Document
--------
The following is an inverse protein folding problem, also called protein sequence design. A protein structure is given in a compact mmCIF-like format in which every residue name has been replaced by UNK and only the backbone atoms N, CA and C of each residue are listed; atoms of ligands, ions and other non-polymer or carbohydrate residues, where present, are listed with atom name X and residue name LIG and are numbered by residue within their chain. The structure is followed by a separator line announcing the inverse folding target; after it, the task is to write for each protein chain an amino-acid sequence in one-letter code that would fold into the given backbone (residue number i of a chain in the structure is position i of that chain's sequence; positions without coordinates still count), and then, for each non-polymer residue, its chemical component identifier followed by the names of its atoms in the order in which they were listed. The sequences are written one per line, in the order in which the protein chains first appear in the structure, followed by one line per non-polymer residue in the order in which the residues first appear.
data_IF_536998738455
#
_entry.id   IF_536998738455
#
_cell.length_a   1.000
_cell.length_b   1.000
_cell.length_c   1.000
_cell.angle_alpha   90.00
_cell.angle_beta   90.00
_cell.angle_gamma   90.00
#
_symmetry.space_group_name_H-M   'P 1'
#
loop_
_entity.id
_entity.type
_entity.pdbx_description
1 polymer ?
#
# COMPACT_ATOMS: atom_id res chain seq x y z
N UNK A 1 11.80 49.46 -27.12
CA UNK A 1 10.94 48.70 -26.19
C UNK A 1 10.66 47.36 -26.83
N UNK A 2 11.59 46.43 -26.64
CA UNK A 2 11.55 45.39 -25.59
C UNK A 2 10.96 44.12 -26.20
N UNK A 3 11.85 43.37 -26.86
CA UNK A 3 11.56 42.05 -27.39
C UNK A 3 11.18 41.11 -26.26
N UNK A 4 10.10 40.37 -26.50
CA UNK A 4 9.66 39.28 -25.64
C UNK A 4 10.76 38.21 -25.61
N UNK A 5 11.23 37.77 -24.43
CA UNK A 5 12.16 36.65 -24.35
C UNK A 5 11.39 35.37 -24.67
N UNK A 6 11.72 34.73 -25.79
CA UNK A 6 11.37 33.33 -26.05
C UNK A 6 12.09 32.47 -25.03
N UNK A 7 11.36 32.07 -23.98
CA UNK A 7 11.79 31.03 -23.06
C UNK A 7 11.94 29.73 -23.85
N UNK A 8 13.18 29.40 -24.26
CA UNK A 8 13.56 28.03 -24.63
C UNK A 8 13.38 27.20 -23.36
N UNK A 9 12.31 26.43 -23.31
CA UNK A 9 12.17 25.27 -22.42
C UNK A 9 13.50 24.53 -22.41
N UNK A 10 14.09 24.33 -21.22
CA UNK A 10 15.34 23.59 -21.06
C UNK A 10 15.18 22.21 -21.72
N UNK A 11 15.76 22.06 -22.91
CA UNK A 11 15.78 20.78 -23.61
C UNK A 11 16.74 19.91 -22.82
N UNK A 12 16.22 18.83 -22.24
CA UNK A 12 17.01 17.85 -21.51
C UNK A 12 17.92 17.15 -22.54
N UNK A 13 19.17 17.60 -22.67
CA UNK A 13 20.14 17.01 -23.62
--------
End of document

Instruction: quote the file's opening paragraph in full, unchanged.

The following is an inverse protein folding problem, also called protein sequence design. A protein structure is given in a compact mmCIF-like format in which every residue name has been replaced by UNK and only the backbone atoms N, CA and C of each residue are listed; atoms of ligands, ions and other non-polymer or carbohydrate residues, where present, are listed with atom name X and residue name LIG and are numbered by residue within their chain. The structure is followed by a separator line announcing the inverse folding target; after it, the task is to write for each protein chain an amino-acid sequence in one-letter code that would fold into the given backbone (residue number i of a chain in the structure is position i of that chain's sequence; positions without coordinates still count), and then, for each non-polymer residue, its chemical component identifier followed by the names of its atoms in the order in which they were listed. The sequences are written one per line, in the order in which the protein chains first appear in the structure, followed by one line per non-polymer residue in the order in which the residues first appear.